U.S. To Erase Student Debt For Those With Severe Disabilities

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Education Secretary Miguel Cardona
The move will wipe out more than $5.8 billion in debt, according to the Education Department.

The Biden administration announced Thursday it will automatically erase student loan debt for more than 300,000 Americans with severe disabilities that leave them unable to earn significant incomes.

The move will wipe out more than $5.8 billion in debt, according to the Education Department, and it marks the start of a broader overhaul of a program that has been criticized for having overly burdensome rules.

“We’ve heard loud and clear from borrowers with disabilities and advocates about the need for this change and we are excited to follow through on it,” Education Secretary Miguel Cardona said in a statement.

The federal government offers student debt relief for people who are “totally and permanently disabled” and have limited incomes. But the current rules require them to submit documentation of their disability and undergo a three-year monitoring period to prove they’re earning little pay.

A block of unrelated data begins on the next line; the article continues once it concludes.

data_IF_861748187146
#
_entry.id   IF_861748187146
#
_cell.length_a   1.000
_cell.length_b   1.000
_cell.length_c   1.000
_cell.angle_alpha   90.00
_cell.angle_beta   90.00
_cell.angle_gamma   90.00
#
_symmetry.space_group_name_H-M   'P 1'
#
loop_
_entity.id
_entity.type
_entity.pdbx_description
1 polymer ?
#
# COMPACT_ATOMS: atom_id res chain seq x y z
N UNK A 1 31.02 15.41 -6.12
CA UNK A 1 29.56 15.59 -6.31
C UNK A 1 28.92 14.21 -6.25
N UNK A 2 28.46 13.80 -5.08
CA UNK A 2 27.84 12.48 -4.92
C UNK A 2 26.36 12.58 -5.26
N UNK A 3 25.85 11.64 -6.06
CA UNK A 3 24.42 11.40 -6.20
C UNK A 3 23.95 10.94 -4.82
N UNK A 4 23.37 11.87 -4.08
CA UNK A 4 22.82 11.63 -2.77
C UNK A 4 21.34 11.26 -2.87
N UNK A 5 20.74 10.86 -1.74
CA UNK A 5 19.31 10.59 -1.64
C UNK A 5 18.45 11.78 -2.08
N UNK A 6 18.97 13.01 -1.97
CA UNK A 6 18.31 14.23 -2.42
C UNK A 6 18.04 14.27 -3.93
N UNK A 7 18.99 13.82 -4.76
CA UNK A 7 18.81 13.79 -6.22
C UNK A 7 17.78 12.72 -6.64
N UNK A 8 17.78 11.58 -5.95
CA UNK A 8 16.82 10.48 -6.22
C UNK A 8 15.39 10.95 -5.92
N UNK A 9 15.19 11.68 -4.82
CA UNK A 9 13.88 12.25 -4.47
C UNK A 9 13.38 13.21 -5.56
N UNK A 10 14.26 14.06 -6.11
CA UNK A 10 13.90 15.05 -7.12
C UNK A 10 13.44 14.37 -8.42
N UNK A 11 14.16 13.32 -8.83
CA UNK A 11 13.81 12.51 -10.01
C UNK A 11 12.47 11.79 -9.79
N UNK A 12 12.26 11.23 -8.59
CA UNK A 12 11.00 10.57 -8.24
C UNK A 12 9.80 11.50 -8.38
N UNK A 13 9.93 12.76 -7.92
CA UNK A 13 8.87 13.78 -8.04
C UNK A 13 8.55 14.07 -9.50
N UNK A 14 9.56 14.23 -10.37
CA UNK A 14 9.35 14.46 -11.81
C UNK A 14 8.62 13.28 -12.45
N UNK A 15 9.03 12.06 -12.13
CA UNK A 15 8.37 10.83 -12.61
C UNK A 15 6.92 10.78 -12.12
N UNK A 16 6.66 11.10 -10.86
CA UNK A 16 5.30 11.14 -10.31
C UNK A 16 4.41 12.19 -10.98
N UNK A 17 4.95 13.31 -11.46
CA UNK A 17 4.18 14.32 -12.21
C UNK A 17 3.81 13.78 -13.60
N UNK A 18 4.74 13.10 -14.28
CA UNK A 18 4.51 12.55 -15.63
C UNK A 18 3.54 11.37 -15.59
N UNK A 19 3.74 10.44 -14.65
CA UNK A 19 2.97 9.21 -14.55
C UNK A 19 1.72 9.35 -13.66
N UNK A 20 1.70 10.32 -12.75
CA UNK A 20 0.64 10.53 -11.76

Tens of thousands of people have been dropped from the program and had their loans reinstated simply because they failed to submit proof of their earnings, however, and critics say the complex rules deter some from applying.

Advocates have pressed the Education Department to eliminate the monitoring period entirely and to provide automatic debt relief to people who the Social Security Administration already identifies as permanently disabled.

Under the new action, both demands will be met. Starting in September, the Education Department will start erasing student debt for 323,000 Americans identified in Social Security records as being permanently disabled.

Borrowers will be notified once they have been approved for relief. All of the loans are expected to be discharged by the end of the year.

The department also plans to eliminate the program’s three-year monitoring period, which was previously suspended during the pandemic. That change is expected to be cemented during a federal rulemaking process set to start in October, the agency said.

“This is going to be a smooth process for our borrowers,” Cardona said in a call with reporters. “They’re not going to have to be applying for it or getting bogged down by paperwork.”

Advocates celebrated the change as a victory. Aaron Ament, president of the National Student Legal Defense Network, called it a “life-changing” step.

Additional reporting by The Associated Press

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